Migrating from VMware to KVM: The Right Data Storage Matters

In the realm of information technology, change is a constant companion. As IT teams seek more cost-effective and flexible solutions, the migration from VMware to KVM (Kernel-based Virtual Machine) has gained traction. This evolution goes beyond software choices; it extends to critical elements like block data storage, redefining how organizations approach virtualization and data management.

The Foundation of Virtualization: Data Storage

Before delving into the migration journey, it’s essential to understand the pivotal role that data storage plays in virtualization. In traditional setups, data storage is coupled tightly with the hypervisor – a role VMware has excelled in. However, as the virtualization landscape evolves, the demand for open-source, customizable solutions, like KVM, are on the rise.

The KVM Advantage in Data Storage

Central to KVM’s appeal is its efficient utilization of block data storage. Unlike file-based storage, where each virtual disk is stored in a separate file, block-based storage treats each virtual disk as a raw block device. This distinction opens up new possibilities and benefits for IT teams making the transition.

1. Performance Boost:

Block storage’s direct interaction with raw disk devices leads to enhanced performance, particularly for I/O-intensive workloads. KVM’s integration with the Linux kernel further streamlines data access, minimizing overhead and delivering efficient performance gains.

2. Flexibility and Customization:

Block storage offers greater flexibility in terms of storage solutions. IT organizations can leverage various storage technologies, such as SAN (Storage Area Network) or iSCSI (Internet Small Computer System Interface), or StorPool native protocol tailored to their specific requirements. In addition, KVM is the default virtualization architecture for cloud or virtualization management platforms such as OpenStack, CloudStack, Proxmox, and OpenNebula that provide the flexible, customizable workflows modern IT demands. Integrations between the CMPs and storage platforms allow IT teams to optimize and customize storage configurations according to workload demands.

3. Improved Scalability:

Block-based storage enhances the scalability of virtualized environments. As IT teams migrate from VMware to KVM, they can seamlessly integrate their existing block storage systems, ensuring smooth scalability as workloads grow. Highly scalable block storage solutions can complement this compute scalability providing additional flexibility.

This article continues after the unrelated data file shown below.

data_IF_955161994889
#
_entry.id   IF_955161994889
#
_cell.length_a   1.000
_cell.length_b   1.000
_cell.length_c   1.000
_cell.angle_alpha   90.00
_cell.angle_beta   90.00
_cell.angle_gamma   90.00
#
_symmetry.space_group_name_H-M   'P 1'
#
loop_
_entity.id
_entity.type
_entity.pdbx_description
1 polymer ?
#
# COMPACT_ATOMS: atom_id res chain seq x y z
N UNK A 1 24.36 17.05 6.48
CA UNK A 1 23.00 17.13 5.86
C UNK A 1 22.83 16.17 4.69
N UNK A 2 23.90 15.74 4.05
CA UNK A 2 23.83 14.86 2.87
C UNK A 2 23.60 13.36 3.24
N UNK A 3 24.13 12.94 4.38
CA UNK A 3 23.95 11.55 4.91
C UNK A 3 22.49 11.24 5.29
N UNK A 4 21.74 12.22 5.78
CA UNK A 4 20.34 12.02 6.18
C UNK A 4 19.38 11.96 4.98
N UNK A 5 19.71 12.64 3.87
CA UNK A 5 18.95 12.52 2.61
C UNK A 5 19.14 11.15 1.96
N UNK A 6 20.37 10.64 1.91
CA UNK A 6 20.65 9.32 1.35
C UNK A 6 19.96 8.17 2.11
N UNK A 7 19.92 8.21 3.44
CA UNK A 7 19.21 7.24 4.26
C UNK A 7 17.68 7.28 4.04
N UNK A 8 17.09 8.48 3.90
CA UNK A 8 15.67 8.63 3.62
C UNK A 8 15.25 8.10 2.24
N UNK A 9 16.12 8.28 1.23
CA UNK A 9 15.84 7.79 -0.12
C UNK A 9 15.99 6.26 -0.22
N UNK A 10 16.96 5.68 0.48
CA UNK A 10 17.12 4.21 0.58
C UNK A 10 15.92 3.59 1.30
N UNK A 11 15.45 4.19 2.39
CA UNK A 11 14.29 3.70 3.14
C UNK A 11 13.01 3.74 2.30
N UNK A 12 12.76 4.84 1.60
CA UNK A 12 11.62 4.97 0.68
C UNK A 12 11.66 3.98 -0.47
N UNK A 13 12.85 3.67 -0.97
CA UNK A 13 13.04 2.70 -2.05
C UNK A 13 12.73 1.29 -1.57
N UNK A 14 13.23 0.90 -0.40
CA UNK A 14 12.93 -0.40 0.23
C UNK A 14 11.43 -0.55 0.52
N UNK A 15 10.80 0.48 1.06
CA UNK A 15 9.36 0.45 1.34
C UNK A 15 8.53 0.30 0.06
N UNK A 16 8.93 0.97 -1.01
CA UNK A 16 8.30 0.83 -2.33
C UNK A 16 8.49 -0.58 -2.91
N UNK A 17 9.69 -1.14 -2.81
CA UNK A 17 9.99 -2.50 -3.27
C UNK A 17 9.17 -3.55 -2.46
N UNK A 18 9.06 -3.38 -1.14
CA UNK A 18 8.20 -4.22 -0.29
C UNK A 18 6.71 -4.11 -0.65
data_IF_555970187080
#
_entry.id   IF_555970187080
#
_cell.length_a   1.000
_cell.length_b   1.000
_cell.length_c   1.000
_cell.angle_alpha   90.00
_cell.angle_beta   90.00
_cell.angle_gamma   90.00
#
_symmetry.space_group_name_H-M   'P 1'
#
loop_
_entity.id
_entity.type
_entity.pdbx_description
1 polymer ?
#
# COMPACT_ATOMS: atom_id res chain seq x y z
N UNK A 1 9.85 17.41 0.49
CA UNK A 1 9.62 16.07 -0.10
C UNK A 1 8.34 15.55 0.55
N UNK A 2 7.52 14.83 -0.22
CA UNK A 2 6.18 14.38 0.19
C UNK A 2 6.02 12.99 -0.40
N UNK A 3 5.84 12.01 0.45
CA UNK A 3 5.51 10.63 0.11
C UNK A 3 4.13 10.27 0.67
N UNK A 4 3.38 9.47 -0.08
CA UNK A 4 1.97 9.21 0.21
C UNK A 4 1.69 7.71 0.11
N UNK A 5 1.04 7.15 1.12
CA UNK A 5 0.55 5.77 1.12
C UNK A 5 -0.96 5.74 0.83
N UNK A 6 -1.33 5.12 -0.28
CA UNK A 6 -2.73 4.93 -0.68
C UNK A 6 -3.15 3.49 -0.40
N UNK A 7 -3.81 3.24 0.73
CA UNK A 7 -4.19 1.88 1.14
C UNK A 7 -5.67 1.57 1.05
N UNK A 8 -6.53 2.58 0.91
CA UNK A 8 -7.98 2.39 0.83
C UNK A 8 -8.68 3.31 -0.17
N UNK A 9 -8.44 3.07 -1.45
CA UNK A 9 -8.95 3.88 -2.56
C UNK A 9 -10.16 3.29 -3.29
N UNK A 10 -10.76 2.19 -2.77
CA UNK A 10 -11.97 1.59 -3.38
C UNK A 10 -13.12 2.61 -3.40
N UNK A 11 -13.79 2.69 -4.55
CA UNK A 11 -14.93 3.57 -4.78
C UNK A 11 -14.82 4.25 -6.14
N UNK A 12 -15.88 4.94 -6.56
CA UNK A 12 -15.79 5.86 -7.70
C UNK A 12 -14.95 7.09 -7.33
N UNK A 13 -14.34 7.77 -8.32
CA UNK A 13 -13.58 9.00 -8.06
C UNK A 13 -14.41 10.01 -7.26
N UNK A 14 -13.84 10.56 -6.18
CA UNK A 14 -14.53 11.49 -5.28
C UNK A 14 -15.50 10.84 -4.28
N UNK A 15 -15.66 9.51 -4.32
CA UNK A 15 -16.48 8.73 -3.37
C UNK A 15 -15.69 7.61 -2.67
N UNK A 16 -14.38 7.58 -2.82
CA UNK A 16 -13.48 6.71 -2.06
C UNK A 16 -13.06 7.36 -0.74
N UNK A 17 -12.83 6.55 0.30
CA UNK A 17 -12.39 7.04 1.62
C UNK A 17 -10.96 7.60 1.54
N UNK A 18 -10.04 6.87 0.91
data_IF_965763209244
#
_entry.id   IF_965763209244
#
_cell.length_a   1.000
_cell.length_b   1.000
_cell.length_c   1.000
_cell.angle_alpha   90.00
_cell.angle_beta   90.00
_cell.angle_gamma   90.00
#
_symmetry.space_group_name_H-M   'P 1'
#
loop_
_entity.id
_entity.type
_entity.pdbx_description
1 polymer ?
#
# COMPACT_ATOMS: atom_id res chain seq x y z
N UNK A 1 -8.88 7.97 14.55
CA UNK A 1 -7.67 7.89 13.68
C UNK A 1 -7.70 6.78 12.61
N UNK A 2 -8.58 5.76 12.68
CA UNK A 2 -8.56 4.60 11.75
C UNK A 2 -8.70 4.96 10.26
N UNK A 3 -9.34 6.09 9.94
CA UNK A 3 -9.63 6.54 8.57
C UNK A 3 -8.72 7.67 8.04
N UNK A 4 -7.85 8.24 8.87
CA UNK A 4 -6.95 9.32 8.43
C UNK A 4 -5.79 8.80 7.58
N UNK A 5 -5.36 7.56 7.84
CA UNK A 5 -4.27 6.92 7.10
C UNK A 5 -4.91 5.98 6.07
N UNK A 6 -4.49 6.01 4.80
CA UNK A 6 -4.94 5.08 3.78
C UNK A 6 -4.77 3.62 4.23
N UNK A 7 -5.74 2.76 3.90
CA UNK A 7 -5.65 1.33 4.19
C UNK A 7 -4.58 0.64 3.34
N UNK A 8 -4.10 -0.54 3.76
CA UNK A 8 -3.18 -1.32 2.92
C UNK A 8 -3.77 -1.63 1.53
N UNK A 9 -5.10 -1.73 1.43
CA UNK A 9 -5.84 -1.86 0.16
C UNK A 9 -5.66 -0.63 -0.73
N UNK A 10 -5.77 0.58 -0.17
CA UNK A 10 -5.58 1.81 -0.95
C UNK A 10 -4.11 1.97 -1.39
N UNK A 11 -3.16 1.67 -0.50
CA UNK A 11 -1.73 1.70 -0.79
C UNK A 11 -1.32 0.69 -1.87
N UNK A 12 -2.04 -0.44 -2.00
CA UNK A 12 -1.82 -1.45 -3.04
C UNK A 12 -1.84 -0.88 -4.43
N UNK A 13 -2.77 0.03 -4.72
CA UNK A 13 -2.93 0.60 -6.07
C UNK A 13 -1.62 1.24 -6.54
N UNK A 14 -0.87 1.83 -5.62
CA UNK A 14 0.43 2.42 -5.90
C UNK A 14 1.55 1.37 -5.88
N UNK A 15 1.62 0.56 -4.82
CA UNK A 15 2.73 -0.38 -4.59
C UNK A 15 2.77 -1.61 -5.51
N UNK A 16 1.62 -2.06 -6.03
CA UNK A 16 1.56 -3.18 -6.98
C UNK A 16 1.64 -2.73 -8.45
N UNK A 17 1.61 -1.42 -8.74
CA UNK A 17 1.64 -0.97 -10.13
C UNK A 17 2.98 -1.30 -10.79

4. Data Integrity and Management:

Block storage’s direct interaction with disk devices facilitates better data integrity and management. This is particularly valuable for critical applications and databases that require stringent control over data consistency and reliability.

5. Snapshot Capabilities:

KVM’s utilization of block storage makes it easier to create and manage snapshots of virtual machines. These snapshots are vital for data backup, recovery, and testing without affecting the production environment.

6. Open-Source vs. Proprietary

Many IT organizations prefer open-source solutions to proprietary licensed software for a variety of reasons from cost to source access to philosophical reasons. VMware has recently been acquired by Broadcom which has left partners and customers concerned about the future of VMware products and services. While open-source software often has corporate sponsors whose level of investment changes over time, the software itself will always continue to be available even if the sponsoring company chooses to discontinue its support.

Challenges and Considerations when Migrating Block Data Storage from VMware to KVM

While the benefits are clear, migrating block data storage from VMware to KVM involves several considerations and challenges:

1. Data Transfer and Conversion: